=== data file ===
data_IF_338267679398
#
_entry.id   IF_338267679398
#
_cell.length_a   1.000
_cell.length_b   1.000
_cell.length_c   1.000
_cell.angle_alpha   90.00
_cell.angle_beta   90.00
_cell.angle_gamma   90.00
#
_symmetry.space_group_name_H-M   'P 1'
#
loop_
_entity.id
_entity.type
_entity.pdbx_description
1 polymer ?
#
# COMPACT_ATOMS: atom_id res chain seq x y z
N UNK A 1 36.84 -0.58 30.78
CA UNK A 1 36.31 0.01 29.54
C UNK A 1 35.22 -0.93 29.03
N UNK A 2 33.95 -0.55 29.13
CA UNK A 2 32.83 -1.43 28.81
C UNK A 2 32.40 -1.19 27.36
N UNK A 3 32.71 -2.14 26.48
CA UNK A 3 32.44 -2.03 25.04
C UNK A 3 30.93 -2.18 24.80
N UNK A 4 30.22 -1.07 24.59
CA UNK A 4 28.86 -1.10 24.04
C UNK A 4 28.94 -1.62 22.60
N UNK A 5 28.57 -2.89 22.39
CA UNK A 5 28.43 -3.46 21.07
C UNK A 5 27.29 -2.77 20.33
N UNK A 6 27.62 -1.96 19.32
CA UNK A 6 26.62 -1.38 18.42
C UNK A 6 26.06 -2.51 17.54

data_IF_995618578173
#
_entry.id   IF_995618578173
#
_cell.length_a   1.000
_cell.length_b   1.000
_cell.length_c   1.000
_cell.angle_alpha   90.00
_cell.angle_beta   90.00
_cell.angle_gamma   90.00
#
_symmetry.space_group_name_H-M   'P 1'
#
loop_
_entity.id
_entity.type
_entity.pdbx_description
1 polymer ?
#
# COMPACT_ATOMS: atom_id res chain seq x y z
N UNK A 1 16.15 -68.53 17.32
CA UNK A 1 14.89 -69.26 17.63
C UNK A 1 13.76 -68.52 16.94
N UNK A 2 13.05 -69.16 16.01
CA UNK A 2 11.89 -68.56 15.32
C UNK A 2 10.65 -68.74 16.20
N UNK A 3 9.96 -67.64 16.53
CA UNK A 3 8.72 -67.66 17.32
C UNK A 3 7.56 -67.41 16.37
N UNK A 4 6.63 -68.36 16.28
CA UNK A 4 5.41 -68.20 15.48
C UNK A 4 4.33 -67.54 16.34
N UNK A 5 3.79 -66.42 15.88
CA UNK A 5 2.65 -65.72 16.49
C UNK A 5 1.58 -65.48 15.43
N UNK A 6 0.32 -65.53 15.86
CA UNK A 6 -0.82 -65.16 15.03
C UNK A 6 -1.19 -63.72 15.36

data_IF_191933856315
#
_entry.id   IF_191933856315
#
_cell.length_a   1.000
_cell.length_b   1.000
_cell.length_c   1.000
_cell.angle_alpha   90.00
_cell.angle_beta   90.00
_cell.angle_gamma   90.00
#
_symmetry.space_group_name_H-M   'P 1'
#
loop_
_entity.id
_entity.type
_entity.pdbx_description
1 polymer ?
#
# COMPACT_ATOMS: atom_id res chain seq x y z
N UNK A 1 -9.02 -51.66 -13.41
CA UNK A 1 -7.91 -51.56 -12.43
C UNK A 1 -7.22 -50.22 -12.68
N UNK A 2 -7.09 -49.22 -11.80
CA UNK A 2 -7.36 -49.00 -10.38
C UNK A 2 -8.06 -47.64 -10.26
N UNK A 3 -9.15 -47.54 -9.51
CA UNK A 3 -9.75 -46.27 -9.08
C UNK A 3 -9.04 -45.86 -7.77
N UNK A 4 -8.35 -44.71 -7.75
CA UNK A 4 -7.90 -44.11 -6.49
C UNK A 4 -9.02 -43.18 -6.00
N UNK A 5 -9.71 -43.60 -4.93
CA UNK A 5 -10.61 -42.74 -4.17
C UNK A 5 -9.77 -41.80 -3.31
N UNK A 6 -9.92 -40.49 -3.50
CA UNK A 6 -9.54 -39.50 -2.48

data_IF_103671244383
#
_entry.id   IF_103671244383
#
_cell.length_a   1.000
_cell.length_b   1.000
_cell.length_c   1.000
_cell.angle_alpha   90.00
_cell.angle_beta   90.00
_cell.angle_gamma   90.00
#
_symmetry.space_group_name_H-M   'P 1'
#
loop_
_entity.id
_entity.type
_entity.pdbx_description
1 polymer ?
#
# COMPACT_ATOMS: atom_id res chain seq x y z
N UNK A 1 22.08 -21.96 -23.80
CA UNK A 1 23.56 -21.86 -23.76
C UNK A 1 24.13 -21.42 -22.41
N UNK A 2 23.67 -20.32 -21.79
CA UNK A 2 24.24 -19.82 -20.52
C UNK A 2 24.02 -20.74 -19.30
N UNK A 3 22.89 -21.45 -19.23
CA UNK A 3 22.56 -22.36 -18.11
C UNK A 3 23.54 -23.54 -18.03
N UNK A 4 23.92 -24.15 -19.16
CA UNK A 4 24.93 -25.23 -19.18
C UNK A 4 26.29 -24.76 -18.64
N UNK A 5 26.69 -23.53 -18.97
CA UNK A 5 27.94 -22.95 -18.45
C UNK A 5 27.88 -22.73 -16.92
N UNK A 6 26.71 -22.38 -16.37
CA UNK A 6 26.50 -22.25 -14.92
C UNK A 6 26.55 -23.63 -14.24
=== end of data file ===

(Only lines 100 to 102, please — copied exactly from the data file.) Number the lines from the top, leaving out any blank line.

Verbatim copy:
N UNK A 2 -7.09 -49.22 -11.80
CA UNK A 2 -7.36 -49.00 -10.38
C UNK A 2 -8.06 -47.64 -10.26